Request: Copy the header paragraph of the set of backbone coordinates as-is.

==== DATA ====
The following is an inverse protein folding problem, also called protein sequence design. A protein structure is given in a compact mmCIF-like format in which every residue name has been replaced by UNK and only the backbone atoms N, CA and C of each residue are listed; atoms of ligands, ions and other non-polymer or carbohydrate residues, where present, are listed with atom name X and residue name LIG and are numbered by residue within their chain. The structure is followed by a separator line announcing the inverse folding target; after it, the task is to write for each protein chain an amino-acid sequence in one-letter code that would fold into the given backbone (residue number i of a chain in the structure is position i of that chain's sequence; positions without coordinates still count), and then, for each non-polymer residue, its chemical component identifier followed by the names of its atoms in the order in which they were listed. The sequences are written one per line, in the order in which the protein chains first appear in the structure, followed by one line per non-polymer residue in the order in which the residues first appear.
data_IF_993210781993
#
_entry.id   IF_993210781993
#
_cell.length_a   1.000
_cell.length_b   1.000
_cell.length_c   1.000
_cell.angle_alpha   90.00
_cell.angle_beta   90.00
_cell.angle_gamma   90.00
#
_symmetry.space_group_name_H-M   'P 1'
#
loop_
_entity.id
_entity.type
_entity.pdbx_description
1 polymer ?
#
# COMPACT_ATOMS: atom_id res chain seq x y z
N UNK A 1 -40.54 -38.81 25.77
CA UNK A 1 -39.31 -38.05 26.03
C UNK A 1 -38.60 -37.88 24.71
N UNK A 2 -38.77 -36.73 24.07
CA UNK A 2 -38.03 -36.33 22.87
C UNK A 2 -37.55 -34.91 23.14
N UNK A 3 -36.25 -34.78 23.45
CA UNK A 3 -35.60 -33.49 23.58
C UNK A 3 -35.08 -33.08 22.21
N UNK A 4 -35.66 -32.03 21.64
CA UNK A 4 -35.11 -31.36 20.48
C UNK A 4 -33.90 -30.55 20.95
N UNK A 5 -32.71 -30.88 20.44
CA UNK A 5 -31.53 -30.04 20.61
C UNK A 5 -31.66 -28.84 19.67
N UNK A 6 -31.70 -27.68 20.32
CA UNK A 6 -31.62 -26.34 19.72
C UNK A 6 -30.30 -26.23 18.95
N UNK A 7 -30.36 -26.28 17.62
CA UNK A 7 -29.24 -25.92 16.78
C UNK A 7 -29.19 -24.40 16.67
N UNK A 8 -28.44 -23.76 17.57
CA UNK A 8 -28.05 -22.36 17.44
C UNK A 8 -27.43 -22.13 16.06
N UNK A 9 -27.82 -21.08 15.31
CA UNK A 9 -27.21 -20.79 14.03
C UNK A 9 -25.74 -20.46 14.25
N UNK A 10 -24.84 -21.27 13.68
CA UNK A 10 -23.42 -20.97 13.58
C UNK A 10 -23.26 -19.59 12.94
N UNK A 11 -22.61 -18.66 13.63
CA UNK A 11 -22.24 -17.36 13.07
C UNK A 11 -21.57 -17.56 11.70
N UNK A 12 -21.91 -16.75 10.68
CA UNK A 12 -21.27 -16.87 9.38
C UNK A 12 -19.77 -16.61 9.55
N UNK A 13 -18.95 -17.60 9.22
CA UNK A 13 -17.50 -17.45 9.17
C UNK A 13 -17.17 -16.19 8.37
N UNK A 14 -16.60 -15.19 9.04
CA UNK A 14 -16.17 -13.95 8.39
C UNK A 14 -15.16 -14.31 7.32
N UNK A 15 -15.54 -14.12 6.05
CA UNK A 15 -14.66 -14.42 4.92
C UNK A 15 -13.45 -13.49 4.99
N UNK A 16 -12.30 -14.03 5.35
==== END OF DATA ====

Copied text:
The following is an inverse protein folding problem, also called protein sequence design. A protein structure is given in a compact mmCIF-like format in which every residue name has been replaced by UNK and only the backbone atoms N, CA and C of each residue are listed; atoms of ligands, ions and other non-polymer or carbohydrate residues, where present, are listed with atom name X and residue name LIG and are numbered by residue within their chain. The structure is followed by a separator line announcing the inverse folding target; after it, the task is to write for each protein chain an amino-acid sequence in one-letter code that would fold into the given backbone (residue number i of a chain in the structure is position i of that chain's sequence; positions without coordinates still count), and then, for each non-polymer residue, its chemical component identifier followed by the names of its atoms in the order in which they were listed. The sequences are written one per line, in the order in which the protein chains first appear in the structure, followed by one line per non-polymer residue in the order in which the residues first appear.